Homepeel have been releasing some of the most innovative peels of this time; face peels that can easily be applied from home without risk and even better, peels that can be customized. The Green Herb Skin Peel and the Fortnightly Fruit Peel have been revolutionary in fighting acne, scars, sun damage, wrinkles and the like. In cases like the fortnightly fruit peels, the user gets to choose what fruit to use with their peel and just add it! That way, the user achieves beauty as well as treatment at affordable rates.



Storage instructions for skin peels can be found written on the label. All of them agree that you should keep these peels as far away from children as possible. The acids are real and can burn a child's skin, leaving sometimes permanent damage. Even used containers must be disposed of safely and according to local waste management regulations. 



The different acids that are mixed to come up with peeling solutions are all mostly rich in nature. Acids such as lactic acid from sour milk and glycolic acid from sugarcane and the rest mean that a natural approach to skin peel is achievable and encouraged. Perhaps the finest display of the efficiency of natural additions to skin peels would again be the fortnightly skin peel. In it, depending on one's specific skin problem, different fruits- having different properties, can be put together to come up with a skin peel that is equal to the problem at hand.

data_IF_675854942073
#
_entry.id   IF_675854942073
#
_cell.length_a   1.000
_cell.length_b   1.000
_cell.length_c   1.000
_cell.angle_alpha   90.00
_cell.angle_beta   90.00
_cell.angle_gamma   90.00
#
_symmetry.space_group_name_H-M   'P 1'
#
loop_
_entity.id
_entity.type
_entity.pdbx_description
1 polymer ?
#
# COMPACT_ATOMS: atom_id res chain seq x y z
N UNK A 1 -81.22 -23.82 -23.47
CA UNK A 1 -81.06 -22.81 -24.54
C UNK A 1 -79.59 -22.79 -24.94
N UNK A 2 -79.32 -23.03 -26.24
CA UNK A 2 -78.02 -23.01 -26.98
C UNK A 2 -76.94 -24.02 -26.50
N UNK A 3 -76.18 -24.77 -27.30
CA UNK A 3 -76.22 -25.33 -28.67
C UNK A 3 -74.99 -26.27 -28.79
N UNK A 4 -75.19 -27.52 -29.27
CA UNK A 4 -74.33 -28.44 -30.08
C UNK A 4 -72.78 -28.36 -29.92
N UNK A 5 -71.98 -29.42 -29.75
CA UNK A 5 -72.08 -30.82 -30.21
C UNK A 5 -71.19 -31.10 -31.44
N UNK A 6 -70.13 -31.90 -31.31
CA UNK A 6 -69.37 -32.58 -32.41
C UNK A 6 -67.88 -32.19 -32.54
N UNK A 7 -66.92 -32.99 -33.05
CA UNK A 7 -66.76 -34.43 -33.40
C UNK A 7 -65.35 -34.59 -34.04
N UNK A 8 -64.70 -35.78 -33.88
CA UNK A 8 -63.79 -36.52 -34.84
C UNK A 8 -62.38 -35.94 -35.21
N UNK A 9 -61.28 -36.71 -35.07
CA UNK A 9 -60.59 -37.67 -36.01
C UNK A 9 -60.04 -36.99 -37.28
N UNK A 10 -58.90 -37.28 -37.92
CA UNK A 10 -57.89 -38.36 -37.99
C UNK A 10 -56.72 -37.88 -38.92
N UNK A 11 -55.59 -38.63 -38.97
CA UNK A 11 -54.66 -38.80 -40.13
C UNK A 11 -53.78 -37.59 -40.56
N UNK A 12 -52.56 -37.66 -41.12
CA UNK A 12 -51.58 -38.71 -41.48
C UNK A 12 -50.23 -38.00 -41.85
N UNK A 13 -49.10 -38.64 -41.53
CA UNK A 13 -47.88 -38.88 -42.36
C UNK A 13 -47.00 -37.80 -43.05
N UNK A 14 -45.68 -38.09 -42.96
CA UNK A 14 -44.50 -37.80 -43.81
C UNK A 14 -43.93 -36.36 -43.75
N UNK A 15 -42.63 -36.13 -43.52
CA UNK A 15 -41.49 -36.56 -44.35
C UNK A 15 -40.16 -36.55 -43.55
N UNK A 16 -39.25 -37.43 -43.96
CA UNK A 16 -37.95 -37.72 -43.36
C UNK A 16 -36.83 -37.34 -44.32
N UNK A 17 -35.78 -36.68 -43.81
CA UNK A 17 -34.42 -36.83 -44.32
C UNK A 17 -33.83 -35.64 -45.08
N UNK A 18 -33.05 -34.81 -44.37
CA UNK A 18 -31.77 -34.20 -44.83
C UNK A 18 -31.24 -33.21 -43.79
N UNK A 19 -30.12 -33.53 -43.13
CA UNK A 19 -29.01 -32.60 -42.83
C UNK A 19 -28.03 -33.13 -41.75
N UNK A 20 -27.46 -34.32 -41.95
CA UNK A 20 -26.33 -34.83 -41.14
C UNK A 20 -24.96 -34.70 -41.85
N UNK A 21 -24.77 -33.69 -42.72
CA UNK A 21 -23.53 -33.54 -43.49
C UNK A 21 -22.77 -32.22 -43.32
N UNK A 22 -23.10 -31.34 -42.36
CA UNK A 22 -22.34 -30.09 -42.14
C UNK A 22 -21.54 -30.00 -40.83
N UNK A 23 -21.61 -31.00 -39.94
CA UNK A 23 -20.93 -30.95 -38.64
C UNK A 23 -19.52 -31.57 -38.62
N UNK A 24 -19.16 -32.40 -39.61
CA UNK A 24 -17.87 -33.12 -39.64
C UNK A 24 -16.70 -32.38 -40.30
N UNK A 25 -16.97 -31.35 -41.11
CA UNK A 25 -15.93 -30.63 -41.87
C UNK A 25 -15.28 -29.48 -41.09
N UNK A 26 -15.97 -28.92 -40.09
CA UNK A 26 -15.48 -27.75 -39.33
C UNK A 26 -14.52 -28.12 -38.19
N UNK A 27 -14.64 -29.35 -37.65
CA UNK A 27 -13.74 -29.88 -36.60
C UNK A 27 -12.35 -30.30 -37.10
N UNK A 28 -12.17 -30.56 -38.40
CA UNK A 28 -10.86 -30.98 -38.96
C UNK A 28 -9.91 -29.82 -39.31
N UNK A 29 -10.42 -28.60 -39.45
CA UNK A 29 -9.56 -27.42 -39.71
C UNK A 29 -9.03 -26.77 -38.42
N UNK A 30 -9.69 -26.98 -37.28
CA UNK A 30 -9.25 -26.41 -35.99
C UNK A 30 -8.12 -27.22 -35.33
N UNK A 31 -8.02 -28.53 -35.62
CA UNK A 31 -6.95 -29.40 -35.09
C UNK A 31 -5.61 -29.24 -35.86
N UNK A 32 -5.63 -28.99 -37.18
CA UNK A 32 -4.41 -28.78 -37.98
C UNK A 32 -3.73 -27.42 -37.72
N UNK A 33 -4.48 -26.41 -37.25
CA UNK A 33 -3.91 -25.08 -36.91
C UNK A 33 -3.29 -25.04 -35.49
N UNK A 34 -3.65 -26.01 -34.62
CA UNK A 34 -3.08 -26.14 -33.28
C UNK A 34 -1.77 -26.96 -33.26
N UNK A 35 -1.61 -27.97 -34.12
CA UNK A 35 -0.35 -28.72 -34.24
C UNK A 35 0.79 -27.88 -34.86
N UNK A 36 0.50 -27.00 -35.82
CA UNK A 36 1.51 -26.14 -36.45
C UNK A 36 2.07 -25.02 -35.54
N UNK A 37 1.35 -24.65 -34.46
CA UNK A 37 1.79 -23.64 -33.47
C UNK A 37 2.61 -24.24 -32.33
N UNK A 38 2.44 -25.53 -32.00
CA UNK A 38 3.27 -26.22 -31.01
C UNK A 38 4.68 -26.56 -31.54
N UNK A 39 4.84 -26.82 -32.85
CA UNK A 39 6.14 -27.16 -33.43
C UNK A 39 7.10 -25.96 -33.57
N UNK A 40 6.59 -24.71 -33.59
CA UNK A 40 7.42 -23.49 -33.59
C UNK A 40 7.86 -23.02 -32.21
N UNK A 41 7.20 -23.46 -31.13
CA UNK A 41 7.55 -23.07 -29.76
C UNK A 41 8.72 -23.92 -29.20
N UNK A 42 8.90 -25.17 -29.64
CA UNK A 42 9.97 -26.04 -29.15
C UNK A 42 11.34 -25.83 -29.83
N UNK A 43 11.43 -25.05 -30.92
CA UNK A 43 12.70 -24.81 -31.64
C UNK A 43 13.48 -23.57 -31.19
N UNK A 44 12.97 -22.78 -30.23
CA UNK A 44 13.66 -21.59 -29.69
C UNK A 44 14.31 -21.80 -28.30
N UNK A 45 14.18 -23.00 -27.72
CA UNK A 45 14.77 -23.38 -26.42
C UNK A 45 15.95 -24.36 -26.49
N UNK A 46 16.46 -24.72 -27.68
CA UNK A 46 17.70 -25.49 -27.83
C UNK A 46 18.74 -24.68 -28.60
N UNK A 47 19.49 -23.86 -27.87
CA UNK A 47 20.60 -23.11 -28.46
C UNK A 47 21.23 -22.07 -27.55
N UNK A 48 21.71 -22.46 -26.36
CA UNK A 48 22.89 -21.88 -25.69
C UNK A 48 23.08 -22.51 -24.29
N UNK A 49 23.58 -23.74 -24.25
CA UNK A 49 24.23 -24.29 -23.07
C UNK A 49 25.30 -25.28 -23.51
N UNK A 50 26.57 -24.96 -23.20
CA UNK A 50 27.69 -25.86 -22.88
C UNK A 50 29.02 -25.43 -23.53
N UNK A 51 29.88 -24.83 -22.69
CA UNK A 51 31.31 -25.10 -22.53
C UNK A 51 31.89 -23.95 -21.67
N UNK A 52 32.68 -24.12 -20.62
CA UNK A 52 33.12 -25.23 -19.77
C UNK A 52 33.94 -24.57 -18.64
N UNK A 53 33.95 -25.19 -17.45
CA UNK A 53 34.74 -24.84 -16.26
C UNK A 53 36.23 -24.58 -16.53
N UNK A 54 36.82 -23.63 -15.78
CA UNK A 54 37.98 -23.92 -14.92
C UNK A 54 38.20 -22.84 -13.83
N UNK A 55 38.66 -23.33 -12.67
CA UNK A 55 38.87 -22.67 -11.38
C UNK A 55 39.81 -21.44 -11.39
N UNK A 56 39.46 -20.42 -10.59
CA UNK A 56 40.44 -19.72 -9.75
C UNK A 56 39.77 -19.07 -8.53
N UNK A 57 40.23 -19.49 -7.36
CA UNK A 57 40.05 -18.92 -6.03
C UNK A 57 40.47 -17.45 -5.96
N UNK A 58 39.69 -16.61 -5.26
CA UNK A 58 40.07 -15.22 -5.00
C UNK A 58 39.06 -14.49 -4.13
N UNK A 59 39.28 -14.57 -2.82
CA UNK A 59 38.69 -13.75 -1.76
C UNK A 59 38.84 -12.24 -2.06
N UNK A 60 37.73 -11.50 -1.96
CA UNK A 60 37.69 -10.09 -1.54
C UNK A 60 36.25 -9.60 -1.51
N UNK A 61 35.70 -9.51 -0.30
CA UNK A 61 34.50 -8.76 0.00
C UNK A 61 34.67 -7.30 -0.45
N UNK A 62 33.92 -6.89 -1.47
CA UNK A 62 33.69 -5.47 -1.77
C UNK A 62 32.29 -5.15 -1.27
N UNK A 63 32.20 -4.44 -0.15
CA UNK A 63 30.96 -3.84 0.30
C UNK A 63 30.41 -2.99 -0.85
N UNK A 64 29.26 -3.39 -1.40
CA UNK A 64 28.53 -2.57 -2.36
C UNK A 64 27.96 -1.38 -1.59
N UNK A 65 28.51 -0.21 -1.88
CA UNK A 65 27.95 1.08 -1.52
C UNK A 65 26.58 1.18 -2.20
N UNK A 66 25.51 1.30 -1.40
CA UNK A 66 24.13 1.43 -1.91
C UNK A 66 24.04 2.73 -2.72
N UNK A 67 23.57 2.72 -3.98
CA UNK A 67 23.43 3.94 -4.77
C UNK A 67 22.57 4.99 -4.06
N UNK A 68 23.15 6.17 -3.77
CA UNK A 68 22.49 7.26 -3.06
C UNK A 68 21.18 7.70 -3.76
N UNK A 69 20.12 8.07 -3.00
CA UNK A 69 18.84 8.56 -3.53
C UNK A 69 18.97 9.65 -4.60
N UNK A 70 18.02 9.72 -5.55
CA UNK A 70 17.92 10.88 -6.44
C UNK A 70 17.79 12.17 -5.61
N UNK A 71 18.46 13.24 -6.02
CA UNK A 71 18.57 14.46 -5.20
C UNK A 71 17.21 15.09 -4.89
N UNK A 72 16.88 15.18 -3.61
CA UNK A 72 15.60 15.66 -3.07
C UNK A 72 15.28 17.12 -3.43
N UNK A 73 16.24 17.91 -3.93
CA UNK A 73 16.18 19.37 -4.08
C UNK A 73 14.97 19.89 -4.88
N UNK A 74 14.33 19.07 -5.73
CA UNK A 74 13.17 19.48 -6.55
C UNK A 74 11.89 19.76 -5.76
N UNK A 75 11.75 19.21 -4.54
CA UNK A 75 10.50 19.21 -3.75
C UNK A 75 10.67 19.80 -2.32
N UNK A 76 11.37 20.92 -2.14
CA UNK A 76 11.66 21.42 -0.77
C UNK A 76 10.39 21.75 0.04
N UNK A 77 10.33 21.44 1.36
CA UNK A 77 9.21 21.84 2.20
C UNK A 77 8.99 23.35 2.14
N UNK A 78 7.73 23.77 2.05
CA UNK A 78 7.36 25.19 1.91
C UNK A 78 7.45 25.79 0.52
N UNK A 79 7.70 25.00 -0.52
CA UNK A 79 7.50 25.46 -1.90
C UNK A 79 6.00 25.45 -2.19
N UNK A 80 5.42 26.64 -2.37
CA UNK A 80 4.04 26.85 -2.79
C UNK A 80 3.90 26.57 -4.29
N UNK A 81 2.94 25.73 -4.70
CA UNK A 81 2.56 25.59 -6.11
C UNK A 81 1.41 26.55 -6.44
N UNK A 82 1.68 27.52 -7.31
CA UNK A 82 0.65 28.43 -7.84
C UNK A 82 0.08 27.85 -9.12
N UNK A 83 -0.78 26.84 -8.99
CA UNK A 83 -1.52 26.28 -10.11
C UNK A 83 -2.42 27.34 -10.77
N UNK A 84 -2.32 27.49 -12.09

While beauty is of great importance, it's important to put the effects of a skin peel to the skin into perspective before choosing whether or not to go for a peel. As seen previously, sometimes a natural option such as applying cucumber over your eyes is better and safer than applying chemicals that might irritate the skin.


Advanced science and technology has broadened our skin peel options much more than the entirety of its history and it only continues to get better. The competition is also fierce and with it a lot of poorly produced chemicals. Remember one of the golden rules of skin peels- always seek professional advice and first apply a little solutions to a small part of your body before rolling out to the rest of the body.